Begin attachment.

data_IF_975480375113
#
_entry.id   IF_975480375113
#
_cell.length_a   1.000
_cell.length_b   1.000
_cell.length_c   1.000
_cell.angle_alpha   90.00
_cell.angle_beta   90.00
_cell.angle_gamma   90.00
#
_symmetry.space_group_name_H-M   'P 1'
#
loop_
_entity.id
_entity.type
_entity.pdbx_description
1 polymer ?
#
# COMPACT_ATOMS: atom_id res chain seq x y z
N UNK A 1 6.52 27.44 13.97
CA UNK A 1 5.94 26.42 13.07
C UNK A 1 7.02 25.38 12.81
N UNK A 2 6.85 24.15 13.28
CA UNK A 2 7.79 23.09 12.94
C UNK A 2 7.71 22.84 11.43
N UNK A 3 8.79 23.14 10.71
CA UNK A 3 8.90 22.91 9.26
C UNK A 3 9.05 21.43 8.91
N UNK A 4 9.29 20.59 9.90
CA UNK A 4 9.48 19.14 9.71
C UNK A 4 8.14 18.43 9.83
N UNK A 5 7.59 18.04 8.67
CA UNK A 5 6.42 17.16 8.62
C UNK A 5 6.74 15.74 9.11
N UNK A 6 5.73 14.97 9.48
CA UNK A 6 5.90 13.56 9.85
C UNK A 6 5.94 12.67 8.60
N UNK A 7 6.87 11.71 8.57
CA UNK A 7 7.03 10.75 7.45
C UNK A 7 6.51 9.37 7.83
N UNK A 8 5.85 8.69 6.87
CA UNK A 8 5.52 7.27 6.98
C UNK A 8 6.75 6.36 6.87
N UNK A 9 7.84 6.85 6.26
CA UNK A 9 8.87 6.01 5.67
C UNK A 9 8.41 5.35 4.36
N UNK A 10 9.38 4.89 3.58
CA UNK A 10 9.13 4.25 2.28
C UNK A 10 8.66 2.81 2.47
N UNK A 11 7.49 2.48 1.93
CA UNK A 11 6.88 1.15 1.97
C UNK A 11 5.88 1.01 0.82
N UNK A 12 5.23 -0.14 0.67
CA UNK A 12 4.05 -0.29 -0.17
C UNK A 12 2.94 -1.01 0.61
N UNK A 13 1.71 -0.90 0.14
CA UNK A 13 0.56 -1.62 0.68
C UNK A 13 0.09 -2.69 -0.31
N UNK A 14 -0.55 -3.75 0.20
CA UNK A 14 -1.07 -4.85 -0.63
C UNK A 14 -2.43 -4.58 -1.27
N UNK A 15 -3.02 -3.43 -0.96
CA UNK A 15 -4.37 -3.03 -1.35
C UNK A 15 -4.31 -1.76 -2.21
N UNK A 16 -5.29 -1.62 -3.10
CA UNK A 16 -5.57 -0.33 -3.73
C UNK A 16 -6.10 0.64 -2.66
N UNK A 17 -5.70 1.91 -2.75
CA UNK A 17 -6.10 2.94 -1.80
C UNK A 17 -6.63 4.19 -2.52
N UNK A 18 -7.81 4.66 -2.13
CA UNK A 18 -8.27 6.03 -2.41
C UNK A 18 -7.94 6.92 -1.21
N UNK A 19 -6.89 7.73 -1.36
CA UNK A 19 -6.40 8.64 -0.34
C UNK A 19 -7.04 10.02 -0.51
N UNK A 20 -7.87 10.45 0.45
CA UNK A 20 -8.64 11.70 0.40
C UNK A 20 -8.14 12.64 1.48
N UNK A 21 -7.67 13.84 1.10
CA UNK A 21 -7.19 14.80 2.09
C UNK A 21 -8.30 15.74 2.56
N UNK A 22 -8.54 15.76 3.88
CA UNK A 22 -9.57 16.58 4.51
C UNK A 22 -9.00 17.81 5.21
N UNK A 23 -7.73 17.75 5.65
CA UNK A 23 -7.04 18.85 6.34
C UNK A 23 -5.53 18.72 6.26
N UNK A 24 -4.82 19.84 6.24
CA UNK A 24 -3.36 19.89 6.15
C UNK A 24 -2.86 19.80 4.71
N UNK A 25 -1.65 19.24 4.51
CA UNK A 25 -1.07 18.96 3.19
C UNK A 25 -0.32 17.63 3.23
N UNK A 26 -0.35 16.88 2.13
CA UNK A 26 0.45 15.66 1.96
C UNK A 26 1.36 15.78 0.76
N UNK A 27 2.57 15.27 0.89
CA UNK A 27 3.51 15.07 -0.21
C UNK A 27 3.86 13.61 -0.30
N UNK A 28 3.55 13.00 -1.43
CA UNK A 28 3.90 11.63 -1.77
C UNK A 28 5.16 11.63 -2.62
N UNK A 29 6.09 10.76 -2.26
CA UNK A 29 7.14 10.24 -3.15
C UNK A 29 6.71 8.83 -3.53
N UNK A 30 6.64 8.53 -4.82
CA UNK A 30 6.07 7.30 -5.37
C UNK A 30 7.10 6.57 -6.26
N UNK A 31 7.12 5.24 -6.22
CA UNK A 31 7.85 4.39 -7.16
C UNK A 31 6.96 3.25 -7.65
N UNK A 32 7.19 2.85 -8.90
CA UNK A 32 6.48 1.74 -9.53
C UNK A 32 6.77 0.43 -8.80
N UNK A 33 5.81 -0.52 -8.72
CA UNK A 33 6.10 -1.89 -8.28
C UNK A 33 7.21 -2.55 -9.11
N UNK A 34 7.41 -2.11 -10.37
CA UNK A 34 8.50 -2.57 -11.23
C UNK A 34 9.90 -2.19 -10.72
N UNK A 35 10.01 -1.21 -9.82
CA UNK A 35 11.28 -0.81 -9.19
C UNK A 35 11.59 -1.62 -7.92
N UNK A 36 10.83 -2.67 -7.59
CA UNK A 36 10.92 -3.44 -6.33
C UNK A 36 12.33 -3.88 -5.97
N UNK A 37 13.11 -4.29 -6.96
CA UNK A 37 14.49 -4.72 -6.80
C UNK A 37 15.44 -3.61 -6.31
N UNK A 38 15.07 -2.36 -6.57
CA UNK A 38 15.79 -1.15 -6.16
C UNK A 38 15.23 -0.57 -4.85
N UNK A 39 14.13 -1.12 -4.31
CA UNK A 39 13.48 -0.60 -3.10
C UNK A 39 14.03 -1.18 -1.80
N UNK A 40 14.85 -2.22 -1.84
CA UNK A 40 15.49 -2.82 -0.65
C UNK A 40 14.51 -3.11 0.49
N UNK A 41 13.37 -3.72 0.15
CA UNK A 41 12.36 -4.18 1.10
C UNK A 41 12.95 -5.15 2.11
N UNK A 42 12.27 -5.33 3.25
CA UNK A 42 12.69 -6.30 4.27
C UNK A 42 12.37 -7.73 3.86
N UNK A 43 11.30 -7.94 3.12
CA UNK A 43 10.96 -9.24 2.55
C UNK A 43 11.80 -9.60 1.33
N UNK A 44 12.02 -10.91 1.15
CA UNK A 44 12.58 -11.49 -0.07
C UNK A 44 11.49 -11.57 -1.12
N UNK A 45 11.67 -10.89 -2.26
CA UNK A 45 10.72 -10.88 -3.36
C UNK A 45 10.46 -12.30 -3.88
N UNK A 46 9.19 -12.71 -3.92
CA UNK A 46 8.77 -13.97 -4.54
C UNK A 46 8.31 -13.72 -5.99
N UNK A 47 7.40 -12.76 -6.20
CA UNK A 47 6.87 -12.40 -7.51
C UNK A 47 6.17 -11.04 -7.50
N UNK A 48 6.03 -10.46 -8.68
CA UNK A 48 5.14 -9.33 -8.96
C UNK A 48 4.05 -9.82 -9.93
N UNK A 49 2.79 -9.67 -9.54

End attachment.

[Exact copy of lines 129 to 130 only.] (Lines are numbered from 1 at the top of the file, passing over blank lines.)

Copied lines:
N UNK A 37 13.11 -4.29 -6.96
CA UNK A 37 14.49 -4.72 -6.80